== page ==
Some fish are special in the eyes of the world's anglers. Some gain notoriety by being really tough to catch; others by their sheer beauty, some because they're easy to catch, and some because of how tasty they are. While America's catfish will not win any beauty contests in our lifetime, and seem hideous compared to, let's say a Peacock bass, they are on the list of most popular species. There have been songs written about catching catfish, there are reality television shows about sticking your arm into the mouth of a 50-pounder while it's sleeping in its underwater lair, and big money is spent on catfish. But underneath it all is a challenging, tasty, and in many ways attractive (albeit slimy) fish. One worth catching. This general article about catching catfish will not include every secret about how to catch catfish, and will never take the place of time on the water, but it's a good place to start.
Where to Catch Catfish
For readers with experience in both fresh and saltwater, the saltwater variety of our catfish are not seen as a fish you are dying to catch. They are not eaten (although the gaff topsail is quite edible), they have stiff barbed fins that will poison you if you're unlucky enough to step on one or grab one the wrong way, they produce a slime unlike any known creature, and they are quick to eat bait intended for other, more desirable species.
Where you will likely catch catfish depends on the bottom structure, water movement (or lack thereof) with certain species preferring mucky, stagnant water and others able to feed in brackish water. Like all fish, catfish can be found more often at structure or in places their particular food sources are likely to be found. But catfish roam around on the bottom more than any other species we know of, so baits and time in the water are critical.
People who really know the fish and catch them on open bottom are probably right in thinking that the fish come out and roam around the mud when they're feeding, but during times other than those “roam times” they are likely to be around structure like stumps, trees, holes, river bends, walls, sunken boats, and anything else that create shade near the bottom.
That said, certain catfish – and there are a number of them out there – tend to spend time in regular spots.
Flatheads are found in the Apalachicola and Escambia rivers around the Panhandle. They have flat heads, tiny eyes, and their lower jaw is longer than their top jaw – something unusual for species that eat on the bottom. They are yellowish with brown tints, and their stomach is cream colored. They like moving water. Find good structure where the water is moving and put baits low in the water column.
These relatively large catfish show a hump just in front of their dorsals. They're blue/gray and also found in the northwestern part of Florida. You can catch them along with flatheads in the Escambia, but they're also in the Suwannee. They like clear, moving water and sandy bottoms. River edges, damns, sea walls, rips (those angled walls of small stone used to diminish erosion on river turns) and estuaries hold the fish.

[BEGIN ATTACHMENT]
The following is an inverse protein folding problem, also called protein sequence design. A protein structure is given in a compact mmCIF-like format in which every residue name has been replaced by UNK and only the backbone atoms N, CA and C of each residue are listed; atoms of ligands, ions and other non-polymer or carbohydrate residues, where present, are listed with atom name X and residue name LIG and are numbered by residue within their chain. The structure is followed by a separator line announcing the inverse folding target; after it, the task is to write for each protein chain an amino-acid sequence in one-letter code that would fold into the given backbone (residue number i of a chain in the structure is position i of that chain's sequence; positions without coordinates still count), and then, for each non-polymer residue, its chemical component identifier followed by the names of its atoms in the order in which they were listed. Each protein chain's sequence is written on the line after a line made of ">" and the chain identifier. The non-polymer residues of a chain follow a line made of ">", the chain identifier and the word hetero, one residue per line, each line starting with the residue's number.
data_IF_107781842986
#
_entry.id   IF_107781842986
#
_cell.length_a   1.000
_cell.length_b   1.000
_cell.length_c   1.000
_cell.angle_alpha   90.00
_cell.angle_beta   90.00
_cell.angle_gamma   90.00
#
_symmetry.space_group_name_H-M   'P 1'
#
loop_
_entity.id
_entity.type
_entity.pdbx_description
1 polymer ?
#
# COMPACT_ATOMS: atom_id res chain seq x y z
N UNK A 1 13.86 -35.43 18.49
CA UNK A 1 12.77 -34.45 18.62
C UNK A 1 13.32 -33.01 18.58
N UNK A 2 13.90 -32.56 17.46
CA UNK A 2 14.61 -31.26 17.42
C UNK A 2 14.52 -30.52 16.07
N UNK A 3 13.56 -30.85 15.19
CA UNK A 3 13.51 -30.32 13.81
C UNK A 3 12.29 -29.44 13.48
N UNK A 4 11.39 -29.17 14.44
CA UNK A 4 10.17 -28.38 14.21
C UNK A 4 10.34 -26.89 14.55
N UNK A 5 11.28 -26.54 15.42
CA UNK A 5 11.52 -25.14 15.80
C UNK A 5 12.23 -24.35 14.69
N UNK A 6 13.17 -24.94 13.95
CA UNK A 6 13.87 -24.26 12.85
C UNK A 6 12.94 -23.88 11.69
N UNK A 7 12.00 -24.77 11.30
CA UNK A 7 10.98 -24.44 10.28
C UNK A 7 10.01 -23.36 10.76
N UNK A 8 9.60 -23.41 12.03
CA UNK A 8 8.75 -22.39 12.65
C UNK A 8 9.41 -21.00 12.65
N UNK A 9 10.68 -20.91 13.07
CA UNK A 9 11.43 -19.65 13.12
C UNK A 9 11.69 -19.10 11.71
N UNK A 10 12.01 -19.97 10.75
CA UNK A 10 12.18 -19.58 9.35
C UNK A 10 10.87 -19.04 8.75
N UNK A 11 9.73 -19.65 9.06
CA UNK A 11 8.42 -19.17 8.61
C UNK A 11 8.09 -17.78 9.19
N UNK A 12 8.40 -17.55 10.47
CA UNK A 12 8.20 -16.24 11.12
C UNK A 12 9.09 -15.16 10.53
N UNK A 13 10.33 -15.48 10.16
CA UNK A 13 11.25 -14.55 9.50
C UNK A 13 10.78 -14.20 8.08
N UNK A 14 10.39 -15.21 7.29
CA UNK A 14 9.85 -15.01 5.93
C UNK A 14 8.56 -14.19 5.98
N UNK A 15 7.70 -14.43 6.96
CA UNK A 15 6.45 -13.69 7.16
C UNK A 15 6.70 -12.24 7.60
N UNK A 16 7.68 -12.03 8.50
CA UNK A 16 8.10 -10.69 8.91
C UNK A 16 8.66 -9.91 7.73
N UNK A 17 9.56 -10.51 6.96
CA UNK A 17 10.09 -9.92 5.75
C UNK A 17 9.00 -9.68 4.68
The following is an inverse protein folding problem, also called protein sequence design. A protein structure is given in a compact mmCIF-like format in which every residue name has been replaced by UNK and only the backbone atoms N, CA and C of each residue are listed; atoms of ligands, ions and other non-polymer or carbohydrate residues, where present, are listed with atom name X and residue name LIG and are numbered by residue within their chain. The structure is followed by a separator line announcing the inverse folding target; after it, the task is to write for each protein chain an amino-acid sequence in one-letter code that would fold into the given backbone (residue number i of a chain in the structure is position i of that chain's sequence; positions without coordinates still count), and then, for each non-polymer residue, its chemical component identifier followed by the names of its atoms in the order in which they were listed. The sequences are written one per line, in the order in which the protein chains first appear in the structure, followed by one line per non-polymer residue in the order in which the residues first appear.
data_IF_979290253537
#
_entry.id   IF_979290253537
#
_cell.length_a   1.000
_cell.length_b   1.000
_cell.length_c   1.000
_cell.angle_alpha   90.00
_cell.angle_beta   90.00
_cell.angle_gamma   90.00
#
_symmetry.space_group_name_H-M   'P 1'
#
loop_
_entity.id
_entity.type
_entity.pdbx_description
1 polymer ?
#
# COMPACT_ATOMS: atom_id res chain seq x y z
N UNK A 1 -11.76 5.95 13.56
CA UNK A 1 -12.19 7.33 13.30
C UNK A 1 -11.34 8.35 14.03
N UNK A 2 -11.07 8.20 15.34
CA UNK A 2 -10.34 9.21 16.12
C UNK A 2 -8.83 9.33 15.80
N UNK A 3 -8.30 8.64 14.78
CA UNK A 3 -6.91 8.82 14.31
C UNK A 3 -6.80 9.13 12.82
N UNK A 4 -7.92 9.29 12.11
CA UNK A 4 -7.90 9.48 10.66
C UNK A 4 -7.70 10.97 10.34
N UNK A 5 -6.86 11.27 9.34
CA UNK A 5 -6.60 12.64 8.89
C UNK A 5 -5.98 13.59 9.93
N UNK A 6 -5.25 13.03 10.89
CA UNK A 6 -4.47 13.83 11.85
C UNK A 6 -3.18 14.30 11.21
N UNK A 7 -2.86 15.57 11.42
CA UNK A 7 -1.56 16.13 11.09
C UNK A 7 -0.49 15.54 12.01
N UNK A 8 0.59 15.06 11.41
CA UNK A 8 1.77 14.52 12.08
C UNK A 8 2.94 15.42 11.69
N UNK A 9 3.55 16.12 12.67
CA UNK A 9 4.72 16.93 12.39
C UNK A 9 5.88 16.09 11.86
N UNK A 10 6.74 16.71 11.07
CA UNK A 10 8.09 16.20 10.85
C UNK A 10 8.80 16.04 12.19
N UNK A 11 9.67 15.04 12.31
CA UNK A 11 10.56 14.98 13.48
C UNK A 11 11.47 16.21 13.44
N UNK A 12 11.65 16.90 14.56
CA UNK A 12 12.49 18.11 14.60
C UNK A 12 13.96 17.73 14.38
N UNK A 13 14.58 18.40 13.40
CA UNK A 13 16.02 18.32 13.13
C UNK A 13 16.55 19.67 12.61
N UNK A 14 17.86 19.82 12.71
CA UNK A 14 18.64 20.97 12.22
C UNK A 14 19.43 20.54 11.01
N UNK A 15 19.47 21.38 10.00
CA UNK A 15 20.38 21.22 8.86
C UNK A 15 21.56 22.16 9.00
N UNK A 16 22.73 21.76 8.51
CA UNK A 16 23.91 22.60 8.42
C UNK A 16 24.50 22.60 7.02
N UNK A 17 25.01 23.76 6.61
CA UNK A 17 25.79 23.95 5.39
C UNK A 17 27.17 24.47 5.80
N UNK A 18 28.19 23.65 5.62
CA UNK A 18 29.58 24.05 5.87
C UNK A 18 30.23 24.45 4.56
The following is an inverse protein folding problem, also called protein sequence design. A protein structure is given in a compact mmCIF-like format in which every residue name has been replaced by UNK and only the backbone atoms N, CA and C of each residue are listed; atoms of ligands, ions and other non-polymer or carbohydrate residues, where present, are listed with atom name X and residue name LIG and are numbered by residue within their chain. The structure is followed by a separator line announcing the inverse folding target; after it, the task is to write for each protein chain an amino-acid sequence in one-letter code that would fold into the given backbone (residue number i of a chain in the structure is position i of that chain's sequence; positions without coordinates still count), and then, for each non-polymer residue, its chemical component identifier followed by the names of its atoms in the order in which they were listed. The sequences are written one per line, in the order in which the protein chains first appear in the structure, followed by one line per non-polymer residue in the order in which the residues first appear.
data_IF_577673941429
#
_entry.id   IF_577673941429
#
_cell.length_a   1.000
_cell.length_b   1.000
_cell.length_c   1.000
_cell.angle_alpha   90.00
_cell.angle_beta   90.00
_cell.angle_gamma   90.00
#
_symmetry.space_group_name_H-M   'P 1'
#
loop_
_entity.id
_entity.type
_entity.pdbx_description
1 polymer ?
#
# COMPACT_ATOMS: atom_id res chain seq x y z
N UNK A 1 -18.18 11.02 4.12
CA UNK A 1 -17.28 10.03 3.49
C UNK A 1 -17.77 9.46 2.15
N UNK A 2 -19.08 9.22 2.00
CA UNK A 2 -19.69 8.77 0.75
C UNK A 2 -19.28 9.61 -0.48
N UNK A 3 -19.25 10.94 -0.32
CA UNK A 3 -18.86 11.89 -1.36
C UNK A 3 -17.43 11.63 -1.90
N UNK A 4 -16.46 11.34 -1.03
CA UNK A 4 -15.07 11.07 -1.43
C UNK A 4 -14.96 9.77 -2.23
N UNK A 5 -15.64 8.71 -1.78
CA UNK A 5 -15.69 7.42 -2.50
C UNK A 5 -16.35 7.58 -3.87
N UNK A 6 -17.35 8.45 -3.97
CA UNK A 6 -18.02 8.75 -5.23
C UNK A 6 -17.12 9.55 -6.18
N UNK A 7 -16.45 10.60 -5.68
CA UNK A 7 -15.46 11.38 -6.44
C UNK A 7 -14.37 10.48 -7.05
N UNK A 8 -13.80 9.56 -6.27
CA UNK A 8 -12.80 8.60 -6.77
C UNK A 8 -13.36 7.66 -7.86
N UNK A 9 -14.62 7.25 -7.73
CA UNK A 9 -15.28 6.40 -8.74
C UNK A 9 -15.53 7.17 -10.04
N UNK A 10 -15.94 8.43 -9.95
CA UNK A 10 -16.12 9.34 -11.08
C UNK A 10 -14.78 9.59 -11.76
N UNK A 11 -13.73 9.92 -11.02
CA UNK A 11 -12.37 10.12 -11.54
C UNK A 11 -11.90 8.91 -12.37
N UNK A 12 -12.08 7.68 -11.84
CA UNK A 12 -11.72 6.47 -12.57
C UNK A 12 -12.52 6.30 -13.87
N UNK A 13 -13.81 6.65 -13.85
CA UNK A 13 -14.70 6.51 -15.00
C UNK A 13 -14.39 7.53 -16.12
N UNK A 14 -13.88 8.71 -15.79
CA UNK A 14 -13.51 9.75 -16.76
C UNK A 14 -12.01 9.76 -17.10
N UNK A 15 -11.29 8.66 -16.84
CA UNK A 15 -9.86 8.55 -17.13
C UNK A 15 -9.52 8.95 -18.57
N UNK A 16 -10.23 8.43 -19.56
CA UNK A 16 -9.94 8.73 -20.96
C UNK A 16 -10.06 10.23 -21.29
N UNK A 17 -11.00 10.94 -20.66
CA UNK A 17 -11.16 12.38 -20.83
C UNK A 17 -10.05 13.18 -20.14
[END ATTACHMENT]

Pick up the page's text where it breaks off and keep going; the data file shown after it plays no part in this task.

Channels (Ictalurus punctatus) are common all over Florida and look like Blue catfish except their anal fins are round, and they often have black dots on their backs. They behave the same way and are often caught on the same trip in the same place with the same baits.
You can catch Bullhead catfish (brown and yellow versions) pretty much anywhere in Florida except the southern canals and Everglades, where it is not common. Something to think about is that they like slow-moving or even still water, and love the mud. You will find them on sandy bottoms but more often they're in mucky bottoms. That means you will catch them in small bays, small pockets, and deeper holes in water that is relatively muddy compared to surrounding waters. They're great fish to catch in lakes and even small ponds if they're deep enough.
These light-colored catfish are found all over the state, but definitely prefer water that is moving. They also can handle more salinity than some of our other catfish, and can be found in some of the same southern canals that empty into the saltwater of places like Biscayne Bay. They are primarily fish-eaters, but in warmer waters eat plenty of larvae, bugs, and anything else with sufficient protein. They are nocturnal feeders like many of the catfish.
This invasive species is found in some of our southern waters and is a native of Pakistan, Eastern India and Bangladesh, with some in Thailand. They were introduced for some strange reason in the early sixties and are able to breathe out of the water. You will catch them by accident sometimes when fishing for indigenous catfish.
Best Catfish Tackle
The best tackle to use for catfish is the tackle you have, but in general there are two schools of thought for catfish tackle: